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Kronecker, Leopold(lā`ōpôlt krō`nĕk'ər), 1823–91, German mathematician. After making a fortune in business he devoted his attention to mathematics and became professor at the Univ. of Berlin in 1883. Noted as an algebraist, he was a pioneer in the field of algebraic numbers and in formulating the relationship between the theory of numbers, the theory of equations, and elliptic functions.
Born Dec. 7, 1823, in Liegnitz, now Legnica, Poland; died Dec. 29, 1891, in Berlin. German mathematician. Member of the Berlin Academy of Sciences (1861). Professor at the University of Berlin from 1883.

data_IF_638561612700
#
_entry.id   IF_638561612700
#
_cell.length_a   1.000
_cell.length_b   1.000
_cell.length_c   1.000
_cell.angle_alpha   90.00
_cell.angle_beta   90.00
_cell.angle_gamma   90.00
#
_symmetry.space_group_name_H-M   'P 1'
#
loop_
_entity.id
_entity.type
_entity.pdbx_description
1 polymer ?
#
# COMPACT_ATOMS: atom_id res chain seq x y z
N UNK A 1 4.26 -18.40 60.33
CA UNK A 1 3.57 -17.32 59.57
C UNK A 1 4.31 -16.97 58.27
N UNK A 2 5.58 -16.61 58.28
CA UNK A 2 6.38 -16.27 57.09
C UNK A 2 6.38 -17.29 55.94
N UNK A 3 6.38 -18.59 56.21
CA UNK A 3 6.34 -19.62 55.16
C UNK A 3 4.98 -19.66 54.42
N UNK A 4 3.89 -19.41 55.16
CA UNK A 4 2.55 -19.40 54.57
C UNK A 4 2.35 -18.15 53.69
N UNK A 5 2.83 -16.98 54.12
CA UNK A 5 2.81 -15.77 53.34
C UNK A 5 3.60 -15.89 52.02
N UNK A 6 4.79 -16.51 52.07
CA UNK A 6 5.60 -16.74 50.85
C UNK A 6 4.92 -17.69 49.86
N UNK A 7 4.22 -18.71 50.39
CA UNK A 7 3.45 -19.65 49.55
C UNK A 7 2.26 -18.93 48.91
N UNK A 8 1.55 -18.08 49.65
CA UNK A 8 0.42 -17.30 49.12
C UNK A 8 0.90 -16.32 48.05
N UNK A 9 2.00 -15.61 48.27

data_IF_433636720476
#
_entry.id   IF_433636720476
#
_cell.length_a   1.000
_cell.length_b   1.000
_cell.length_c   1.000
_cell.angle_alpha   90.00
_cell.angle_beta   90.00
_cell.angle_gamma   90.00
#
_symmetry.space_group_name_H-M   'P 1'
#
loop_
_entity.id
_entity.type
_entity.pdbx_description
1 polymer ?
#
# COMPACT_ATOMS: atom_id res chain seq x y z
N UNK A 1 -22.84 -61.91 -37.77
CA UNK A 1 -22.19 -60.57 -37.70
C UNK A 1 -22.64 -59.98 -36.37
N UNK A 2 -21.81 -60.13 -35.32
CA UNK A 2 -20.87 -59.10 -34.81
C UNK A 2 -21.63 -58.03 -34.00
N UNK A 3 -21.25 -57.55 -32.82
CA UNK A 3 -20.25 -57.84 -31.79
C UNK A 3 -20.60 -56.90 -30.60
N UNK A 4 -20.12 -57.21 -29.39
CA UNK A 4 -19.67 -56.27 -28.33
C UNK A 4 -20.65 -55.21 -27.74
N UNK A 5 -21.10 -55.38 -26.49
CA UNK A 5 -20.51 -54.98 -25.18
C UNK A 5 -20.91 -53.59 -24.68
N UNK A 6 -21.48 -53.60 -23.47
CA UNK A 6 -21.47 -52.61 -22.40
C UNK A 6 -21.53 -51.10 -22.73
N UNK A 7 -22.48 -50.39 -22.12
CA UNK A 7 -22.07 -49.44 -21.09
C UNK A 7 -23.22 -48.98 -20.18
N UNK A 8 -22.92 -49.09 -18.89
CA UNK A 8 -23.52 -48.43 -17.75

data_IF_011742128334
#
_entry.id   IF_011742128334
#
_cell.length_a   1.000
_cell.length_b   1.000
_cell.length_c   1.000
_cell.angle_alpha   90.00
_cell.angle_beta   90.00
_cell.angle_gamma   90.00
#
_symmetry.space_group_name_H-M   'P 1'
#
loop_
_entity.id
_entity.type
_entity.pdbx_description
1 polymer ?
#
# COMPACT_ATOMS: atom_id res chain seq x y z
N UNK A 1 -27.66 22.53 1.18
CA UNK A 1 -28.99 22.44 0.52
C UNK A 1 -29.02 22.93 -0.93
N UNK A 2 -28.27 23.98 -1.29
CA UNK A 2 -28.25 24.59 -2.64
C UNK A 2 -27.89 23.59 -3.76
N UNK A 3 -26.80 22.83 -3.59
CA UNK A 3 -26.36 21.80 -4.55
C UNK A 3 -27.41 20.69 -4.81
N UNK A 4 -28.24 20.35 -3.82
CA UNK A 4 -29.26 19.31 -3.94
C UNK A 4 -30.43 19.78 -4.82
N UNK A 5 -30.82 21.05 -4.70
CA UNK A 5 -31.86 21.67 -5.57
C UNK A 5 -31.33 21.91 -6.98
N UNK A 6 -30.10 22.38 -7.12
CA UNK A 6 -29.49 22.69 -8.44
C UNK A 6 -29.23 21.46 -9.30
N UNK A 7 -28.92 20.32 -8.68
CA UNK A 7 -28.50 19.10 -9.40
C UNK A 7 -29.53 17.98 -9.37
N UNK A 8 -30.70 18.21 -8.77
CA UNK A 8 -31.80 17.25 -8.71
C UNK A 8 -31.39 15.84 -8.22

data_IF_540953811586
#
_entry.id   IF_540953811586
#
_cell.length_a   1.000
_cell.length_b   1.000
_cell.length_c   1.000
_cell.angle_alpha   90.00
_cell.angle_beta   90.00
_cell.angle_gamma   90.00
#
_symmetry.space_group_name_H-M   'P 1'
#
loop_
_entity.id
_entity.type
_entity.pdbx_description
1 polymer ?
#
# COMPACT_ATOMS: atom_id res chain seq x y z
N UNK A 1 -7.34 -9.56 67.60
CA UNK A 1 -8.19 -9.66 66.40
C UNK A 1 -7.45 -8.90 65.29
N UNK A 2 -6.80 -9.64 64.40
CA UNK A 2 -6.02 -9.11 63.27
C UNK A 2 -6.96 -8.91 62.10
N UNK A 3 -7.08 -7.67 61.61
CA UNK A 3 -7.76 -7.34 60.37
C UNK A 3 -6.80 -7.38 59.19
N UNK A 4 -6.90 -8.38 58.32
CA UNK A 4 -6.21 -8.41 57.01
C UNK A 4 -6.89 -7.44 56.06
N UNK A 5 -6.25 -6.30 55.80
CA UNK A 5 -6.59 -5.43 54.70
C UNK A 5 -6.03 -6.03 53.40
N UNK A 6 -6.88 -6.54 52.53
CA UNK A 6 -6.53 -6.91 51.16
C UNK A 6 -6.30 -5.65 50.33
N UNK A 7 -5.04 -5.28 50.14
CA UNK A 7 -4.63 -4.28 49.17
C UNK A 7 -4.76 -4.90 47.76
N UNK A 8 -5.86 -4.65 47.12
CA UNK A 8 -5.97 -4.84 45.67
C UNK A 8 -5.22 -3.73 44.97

Kronecker’s principal works were devoted to algebra and the theory of numbers, where he continued the studies of his teacher E. Kummer on the theory of quadratic forms and the theory of groups. His studies on the arithmetic theory of algebraic numbers are of extreme importance. Kronecker advocated an “arithmeticization” of mathematics, which he believed should be reduced to the arithmetic of integers. He asserted that only integers possess authentic reality. Defending these one-sided views, Kronecker strongly opposed the principles of the functional-theoretic school of K. Weierstrass and the set-theoretic school of G. Cantor.
WORKSWerke, vols. 1–5. Leipzig, 1895–1930.
Vorlesungen über Mathematik, parts 1–2. Leipzig, 1894–1903.